Director Yoon Dae-woen, second from left, poses along with other filmmakers Theo Degen (left), Carina-Gabriela Dasoveanu and Rodrigo Ribeyro, after being awarded the 2021 Cinefondation prizes during a ceremony held in the Bunuel Theatre, Friday (CET). Courtesy of the Festival de Cannes
Korean actors take part in the award as presenter, jury
By Kwak Yeon-soo
Although no Korean titles competed for the Palme d’Or at this year’s Cannes Film Festival, director Yoon Dae-woen’s short film, “Cicada,” won the second prize in the Cinefondation Selection, signaling a bright future for Korean films.
The Cinefondation Selection was launched in 1988 as part of a search for talented new filmmakers.
Yoon’s 17-minute-long film, “Cicada,” which was his graduation project from the Korea National University of Arts, revolves around a transgender sex worker named Chang-hyun, who works on Sowol-gil, a street on Mount Nam. The film follows one strange night in the protagonist’s life and likens the experience to that of a cicada coming out of its shell to full maturity.
The 30-year-old director’s film competed with 16 other student films, chosen out of 1,835 entries coming from 490 film schools around the world.
The first prize went to Belgian director Theo Degen for his short film, “The Salamander Child,” while the third prize was given to Romanian director Carina-Gabriela Dasoveanu for “Love Stories on the Move” and Brazilian director Rodrigo Ribeyro for “Cantareira.”
“I was careful about covering this subject matter because it can be viewed as provocative. However, I’ve always wanted to make a film focused on tension and drama,” Yoon, 30, said after winning the prize.
Previously, Yoon won awards at the Catholic Film Festival and Korea Youth Film Festival in 2020 with his short film, “Bird Cage.”
Korean feature films failed to get accepted into Cannes’ main competition, but two actors made a splash by attending the closing ceremony.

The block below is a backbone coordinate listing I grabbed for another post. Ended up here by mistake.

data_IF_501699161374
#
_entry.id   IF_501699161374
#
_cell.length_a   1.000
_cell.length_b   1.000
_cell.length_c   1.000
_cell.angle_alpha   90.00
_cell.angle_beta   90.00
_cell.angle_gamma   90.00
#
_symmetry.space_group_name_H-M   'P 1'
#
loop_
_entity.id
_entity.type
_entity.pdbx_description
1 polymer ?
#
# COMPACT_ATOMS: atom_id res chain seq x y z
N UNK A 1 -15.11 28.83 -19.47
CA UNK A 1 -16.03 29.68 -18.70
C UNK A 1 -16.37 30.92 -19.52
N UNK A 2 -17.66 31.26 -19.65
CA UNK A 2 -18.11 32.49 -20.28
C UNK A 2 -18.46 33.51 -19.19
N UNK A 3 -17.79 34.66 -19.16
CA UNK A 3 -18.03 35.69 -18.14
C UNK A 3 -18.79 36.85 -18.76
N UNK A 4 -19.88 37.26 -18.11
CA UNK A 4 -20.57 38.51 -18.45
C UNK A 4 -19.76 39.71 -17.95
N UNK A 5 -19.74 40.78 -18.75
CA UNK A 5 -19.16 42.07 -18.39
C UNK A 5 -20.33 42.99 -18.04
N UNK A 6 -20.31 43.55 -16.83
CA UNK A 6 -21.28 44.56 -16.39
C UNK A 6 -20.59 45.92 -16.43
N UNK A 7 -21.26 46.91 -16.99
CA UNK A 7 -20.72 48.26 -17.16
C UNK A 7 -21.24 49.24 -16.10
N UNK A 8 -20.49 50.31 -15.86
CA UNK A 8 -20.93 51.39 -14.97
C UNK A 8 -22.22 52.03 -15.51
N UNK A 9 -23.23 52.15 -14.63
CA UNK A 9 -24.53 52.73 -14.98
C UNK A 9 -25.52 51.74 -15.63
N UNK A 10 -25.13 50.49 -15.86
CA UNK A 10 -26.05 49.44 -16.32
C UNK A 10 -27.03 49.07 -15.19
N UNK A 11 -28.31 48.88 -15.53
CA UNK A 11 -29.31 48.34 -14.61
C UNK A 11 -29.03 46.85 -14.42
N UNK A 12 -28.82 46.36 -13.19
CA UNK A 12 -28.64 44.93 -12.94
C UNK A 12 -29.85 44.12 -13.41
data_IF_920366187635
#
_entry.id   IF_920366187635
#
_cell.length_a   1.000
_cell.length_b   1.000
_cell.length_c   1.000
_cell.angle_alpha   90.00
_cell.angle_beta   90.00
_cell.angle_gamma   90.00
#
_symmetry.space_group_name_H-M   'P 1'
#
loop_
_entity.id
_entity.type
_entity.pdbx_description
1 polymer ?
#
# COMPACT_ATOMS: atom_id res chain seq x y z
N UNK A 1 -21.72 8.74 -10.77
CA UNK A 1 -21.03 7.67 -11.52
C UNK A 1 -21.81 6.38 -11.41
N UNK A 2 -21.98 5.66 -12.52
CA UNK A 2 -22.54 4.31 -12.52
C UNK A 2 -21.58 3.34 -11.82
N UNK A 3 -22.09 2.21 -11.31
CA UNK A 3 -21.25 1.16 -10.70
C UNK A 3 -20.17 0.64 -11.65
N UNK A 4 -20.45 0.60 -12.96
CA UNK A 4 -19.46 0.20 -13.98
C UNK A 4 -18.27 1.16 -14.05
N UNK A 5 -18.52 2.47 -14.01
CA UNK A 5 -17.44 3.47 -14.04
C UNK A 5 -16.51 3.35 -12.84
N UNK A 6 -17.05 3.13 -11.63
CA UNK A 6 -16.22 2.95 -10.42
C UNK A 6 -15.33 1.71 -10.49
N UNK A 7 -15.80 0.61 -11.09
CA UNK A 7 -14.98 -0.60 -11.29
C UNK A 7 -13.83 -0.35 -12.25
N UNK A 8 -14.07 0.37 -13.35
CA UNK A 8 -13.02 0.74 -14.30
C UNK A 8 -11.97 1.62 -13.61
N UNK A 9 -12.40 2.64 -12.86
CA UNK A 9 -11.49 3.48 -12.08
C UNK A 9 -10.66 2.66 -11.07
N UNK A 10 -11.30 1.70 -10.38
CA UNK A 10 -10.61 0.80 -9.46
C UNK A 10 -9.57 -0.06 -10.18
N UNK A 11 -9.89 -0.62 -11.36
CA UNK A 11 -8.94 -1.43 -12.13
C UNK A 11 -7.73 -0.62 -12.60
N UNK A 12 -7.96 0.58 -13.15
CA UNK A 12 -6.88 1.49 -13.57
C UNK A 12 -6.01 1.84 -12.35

Actor Lee Byung-hun, left, poses with Norwegian actress Renate Reinsve after she was awarded with the Best Actress Prize for her role in “The Worst Person In The World,” during the closing ceremony of the 74th edition of the Cannes Film Festival in Cannes, Saturday (CET). AFP-Yonhap
Lee Byung-hun, whose new film, “Emergency Declaration,” received 10 minutes of applause at Cannes, presented the Best Actress Award in French at the closing ceremony on Saturday. He was the second Korean to appear as a presenter at the world’s most coveted film festival, following renowned director Park Chan-wook in 2017.
“This year’s festival is very special to me. Director Bong Joon-ho, who made opening remarks at Cannes, and actor Song Kang-ho, who is a member of the jury, are my close colleagues. The jury president, Spike Lee, and I share the same last name,” he laughed.
Director Han Jae-rim’s thriller, “Emergency Declaration,” concerning a bioterror attack that occurs inside a U.S.-bound airliner, was invited to Cannes’ Out of Competition category.
“Parasite” star Song Kang-ho attended the festival as a member of the competition jury, along with U.S. filmmaker Spike Lee, actress Maggie Gyllenhaal and French-Algerian actor Tahar Rahim.
Song became the fifth Korean to join a Cannes jury following late director Shin Sang-ok in 1994, director Lee Chang-dong in 2009, actress Jeon Do-yeon in 2014 and director Park in 2017.
Auteur Hong Sang-soo’s “In Front of Your Face,” which a critic described as “his best film in many years,” was selected in the Cannes Premiere section, a new category dedicated to works from well-established filmmakers. This film is Hong’s 11th to be invited to Cannes.
Meanwhile, French director Julia Ducournau’s horror thriller, “Titane,” won the Palme d’Or, becoming the second female director to win the festival’s top honor in its 74-year history.Internet Explorer Channel Network